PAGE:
Students from AMIT Nachshon Yeshiva Went on a Bicycle Trip in South Africa with the Johannesburg Academic Torah School and Schools from the City's African Quarter
As part of the Jewish Agency's Partnership2Gether program, which connects 500 Jewish communities around the world through 45 voluntary partnerships, students from AMIT Nachshon Yeshiva went on a bicycle trip in South Africa, in conjunction with students from the Johannesburg Academic Torah School and from two schools from the City's Soweto African quarter, a township area of the city.
Five of the yeshiva's students went on a week-long bicycle ride, right across South Africa, which connected creeds, religions and peoples. The trip included students from the Johannesburg Academic Torah School and black South African students from the Soweto township. The Israeli students were accompanied by Naveh Yogev, Partnership 2Gether coordinator, and by Rabbi Zvi Sonnenstein from AMIT Nachshon Yeshiva.
The Israeli, Jewish and African students set off from Johannesburg to Durban, following a ceremony and blessings from the mayor. The trip was undertaken by bus and bicycles, with seven bicycles used at a time. During the trip social bonds were forged between the youth, opinions and, of course, Facebook addresses were exchanged.
Rabbi Zvi Sonnenstein, a teacher at AMIT Nachshon Yeshiva, talks about a multicultural and pluralistic experience which aroused a great deal of curiosity among the students: "The students not only encountered African culture, with which they were not familiar, but also the lives of Jewish students of the same age who live in a very different reality from theirs. During the trip they learned to accept people different from them, and to look for the things that they share and have in common with Jewish students, and even with the African students."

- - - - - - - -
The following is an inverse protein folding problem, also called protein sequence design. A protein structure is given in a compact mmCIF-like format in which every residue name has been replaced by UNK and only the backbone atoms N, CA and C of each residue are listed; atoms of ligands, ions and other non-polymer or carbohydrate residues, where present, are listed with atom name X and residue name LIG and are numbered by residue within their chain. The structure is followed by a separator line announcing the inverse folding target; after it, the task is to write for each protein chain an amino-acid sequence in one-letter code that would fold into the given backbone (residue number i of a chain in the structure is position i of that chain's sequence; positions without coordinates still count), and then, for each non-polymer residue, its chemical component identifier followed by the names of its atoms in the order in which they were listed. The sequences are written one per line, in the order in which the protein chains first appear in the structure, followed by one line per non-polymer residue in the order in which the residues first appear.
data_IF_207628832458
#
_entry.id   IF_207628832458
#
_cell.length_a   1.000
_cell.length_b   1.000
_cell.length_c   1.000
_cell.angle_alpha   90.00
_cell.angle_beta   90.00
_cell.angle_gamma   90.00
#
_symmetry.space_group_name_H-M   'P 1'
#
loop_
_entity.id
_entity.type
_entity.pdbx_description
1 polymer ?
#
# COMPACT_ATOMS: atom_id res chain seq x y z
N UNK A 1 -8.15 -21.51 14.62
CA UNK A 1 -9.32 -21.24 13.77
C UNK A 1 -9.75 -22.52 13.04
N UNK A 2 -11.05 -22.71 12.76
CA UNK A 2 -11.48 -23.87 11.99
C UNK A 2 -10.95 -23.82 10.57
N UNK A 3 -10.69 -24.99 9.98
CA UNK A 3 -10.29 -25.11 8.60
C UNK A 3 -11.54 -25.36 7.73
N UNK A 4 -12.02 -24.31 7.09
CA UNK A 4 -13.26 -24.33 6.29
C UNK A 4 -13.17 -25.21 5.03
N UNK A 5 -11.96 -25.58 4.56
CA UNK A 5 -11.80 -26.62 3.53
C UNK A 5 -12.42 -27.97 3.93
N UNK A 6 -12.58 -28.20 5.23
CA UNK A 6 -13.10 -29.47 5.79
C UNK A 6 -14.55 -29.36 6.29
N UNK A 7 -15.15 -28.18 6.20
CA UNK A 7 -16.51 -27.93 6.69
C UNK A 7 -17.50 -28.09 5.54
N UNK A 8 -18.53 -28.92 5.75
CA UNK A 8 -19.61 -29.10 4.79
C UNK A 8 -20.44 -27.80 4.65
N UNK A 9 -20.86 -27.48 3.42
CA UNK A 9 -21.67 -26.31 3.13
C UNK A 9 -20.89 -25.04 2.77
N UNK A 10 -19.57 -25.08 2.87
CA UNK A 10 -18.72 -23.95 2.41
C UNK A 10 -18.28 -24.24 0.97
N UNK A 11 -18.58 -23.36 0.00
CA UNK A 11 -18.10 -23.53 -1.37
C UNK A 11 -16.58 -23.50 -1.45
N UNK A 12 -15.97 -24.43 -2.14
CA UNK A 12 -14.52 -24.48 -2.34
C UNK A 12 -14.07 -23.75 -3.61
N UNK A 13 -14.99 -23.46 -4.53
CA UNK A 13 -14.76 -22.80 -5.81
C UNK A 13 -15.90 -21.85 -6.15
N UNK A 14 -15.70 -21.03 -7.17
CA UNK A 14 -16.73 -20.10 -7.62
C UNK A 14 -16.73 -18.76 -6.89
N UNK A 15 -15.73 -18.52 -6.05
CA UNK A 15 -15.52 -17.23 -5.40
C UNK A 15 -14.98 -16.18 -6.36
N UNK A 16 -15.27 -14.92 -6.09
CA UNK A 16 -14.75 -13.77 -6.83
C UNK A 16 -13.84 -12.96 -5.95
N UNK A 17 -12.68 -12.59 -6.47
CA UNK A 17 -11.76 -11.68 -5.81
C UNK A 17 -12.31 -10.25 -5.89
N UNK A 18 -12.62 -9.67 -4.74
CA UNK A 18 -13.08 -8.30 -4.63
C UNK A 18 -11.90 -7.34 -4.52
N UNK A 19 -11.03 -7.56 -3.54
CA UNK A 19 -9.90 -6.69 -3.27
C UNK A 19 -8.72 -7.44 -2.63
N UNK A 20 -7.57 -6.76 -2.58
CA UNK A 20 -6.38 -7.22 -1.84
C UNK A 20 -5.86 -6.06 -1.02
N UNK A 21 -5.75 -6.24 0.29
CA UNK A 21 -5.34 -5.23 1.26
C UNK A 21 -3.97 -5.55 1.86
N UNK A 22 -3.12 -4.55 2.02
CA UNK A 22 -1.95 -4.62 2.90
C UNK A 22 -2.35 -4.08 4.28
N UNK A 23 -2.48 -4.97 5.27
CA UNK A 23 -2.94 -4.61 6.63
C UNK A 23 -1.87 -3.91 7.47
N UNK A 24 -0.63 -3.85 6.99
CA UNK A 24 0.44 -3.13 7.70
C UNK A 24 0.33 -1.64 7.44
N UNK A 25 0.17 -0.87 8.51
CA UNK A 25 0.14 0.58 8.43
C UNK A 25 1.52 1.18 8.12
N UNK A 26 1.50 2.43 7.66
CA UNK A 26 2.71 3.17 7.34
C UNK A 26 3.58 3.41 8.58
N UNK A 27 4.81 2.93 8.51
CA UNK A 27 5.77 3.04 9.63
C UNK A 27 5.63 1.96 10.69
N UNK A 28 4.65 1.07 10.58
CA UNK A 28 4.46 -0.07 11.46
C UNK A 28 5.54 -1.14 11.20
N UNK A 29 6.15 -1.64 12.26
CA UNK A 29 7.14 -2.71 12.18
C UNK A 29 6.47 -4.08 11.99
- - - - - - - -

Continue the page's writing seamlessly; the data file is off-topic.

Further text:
Partnership 2Gether coordinator Naveh Yogev said that the AMIT Nachshon Yeshiva students did excellent publicity work during the trip: "Besides becoming familiarized with a culture which is - more of less - different from their own, the students also demonstrated an impressive ability to explain the complexities of reality in Israel to their partners on the trip."
Eli Nissanholtz, head of AMIT Nachshon Yeshiva, welcomed the trip initiative: "The experience the students had, and which they shared with the other yeshiva students, highlights the importance of learning about the world in general and, in particular, about the Jewish world, as part of their education towards leadership and assuming responsibility. The inter-religion encounter with African students and, even more so, with the Jewish students, further enhanced, for our students, the importance of Israel and of contributing to it."
AMIT spokesman - 052-4767312